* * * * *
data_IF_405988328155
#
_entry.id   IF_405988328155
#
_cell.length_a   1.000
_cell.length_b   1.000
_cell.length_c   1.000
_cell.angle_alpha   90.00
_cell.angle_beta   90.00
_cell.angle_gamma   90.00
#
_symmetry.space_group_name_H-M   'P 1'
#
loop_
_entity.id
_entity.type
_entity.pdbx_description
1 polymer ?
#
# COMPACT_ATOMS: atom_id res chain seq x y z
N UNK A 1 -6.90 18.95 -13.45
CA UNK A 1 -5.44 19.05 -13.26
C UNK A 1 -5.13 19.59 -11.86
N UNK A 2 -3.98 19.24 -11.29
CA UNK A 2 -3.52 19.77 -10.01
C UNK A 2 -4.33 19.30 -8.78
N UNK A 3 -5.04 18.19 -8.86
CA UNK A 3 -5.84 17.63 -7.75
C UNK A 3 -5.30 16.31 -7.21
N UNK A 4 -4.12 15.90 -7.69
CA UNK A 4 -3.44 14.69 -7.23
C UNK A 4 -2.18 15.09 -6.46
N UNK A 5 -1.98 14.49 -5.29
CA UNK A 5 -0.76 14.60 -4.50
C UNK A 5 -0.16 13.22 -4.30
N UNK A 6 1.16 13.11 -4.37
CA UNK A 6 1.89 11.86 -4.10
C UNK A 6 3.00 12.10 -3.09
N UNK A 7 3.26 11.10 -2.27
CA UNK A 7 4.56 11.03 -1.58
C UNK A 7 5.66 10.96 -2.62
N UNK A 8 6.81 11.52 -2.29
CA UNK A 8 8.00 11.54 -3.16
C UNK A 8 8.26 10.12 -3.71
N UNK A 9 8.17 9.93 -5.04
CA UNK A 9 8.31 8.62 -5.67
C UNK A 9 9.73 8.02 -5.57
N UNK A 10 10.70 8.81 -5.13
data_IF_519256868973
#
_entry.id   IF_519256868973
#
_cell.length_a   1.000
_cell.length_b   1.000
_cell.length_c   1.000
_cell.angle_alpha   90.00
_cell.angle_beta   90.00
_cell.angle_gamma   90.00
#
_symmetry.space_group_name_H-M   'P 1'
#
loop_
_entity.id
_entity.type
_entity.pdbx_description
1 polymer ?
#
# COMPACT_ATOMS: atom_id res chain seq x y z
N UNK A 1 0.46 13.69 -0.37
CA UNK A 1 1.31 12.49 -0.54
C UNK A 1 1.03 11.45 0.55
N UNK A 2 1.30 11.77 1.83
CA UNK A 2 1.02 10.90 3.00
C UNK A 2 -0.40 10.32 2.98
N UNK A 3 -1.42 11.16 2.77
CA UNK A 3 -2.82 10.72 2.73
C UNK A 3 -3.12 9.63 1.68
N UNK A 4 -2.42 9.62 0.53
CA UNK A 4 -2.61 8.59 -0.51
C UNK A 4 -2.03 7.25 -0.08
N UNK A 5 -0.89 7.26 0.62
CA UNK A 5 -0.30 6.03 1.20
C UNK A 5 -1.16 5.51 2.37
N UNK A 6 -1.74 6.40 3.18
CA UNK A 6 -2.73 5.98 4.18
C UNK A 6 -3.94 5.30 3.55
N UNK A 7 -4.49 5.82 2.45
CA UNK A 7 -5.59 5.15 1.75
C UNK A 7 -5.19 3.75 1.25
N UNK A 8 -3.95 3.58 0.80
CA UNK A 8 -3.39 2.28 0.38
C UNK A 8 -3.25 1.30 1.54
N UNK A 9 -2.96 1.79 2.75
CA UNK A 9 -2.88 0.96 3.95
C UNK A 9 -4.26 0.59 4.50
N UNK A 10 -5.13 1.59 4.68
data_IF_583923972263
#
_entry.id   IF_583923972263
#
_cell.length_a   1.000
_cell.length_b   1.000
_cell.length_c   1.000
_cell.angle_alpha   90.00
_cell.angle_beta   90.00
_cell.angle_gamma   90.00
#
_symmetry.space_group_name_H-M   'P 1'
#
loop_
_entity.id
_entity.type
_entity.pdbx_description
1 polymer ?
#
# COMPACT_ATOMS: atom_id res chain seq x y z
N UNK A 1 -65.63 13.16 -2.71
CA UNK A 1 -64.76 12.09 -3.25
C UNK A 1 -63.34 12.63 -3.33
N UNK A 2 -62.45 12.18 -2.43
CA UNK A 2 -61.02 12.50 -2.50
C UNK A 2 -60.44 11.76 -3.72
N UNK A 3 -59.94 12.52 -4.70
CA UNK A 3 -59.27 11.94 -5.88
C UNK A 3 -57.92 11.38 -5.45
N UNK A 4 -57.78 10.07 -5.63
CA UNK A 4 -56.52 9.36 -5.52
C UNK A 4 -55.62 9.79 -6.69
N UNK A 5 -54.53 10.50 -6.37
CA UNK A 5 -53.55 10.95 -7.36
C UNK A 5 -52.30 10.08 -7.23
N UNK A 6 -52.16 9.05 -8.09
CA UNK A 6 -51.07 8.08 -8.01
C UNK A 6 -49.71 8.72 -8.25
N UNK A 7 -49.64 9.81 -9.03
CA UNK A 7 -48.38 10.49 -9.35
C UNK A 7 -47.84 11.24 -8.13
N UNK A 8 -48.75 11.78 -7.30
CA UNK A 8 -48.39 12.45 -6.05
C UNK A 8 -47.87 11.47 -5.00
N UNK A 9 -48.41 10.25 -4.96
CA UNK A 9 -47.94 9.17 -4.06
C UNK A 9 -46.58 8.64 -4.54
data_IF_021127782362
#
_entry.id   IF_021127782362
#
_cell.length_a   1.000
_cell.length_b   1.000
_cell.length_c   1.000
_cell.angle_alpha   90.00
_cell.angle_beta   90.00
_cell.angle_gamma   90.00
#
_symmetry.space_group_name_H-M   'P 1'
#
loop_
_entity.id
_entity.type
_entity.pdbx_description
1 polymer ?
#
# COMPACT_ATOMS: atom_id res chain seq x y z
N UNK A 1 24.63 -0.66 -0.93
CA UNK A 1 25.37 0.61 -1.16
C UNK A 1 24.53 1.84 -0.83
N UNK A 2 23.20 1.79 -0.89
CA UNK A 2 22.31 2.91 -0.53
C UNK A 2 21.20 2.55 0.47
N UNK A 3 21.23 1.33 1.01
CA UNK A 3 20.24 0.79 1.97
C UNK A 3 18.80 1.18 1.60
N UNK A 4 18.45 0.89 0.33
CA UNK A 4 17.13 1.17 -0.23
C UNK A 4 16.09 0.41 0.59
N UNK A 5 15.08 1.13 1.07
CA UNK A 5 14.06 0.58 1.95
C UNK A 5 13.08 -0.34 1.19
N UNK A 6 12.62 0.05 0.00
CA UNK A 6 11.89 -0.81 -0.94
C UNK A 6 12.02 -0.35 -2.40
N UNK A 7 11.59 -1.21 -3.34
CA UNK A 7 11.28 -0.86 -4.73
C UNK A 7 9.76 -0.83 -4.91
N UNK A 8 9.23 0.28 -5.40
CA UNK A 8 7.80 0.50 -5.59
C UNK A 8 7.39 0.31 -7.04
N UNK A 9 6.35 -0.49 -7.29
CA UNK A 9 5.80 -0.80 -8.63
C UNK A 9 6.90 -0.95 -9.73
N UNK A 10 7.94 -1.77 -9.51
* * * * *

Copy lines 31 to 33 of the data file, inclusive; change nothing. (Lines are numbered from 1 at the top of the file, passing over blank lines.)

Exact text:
CA UNK A 4 -3.44 14.69 -7.23
C UNK A 4 -2.18 15.09 -6.46
N UNK A 5 -1.98 14.49 -5.29